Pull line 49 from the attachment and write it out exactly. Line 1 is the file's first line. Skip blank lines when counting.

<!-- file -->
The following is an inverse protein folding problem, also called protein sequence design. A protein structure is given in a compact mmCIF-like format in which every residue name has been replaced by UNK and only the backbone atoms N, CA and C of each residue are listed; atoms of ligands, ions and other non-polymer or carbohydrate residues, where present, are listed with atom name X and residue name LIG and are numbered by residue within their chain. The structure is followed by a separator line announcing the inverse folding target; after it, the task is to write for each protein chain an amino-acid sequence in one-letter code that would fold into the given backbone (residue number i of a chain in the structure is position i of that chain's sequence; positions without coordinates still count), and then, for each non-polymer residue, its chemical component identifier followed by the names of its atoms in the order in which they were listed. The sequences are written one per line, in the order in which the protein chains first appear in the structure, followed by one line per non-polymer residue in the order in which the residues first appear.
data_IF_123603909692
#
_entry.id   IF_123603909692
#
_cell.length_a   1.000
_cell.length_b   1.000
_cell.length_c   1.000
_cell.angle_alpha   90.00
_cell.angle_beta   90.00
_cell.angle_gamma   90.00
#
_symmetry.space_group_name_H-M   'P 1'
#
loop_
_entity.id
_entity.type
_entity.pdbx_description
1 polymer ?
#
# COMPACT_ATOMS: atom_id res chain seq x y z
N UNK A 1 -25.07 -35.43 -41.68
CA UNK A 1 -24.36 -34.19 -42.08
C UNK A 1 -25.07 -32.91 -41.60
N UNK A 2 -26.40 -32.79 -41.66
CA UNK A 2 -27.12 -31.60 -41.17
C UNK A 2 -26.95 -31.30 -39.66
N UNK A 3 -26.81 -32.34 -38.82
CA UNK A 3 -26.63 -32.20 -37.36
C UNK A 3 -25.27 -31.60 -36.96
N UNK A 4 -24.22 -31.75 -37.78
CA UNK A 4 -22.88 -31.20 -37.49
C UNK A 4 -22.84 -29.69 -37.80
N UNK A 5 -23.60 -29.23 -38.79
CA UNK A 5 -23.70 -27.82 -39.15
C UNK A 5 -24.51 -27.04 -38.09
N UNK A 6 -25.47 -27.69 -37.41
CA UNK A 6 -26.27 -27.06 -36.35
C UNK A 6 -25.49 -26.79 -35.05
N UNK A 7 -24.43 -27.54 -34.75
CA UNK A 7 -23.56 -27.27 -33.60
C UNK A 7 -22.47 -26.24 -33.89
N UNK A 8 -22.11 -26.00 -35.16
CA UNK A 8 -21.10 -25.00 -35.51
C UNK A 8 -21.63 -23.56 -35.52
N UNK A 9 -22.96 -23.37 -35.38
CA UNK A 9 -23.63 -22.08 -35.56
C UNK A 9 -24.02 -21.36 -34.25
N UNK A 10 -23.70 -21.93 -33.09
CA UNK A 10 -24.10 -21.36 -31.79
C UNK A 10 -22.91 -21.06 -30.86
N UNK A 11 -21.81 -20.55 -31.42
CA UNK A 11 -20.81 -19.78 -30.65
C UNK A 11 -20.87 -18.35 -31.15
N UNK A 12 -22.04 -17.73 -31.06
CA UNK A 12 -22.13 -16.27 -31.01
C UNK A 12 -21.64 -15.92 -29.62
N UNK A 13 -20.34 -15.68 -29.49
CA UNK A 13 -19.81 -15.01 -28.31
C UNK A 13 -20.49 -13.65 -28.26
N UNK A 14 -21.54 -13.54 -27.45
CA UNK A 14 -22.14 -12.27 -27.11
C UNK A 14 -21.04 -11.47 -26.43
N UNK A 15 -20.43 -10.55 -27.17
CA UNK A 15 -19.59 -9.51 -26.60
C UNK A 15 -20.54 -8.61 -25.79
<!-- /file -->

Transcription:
N UNK A 10 -23.70 -21.93 -33.09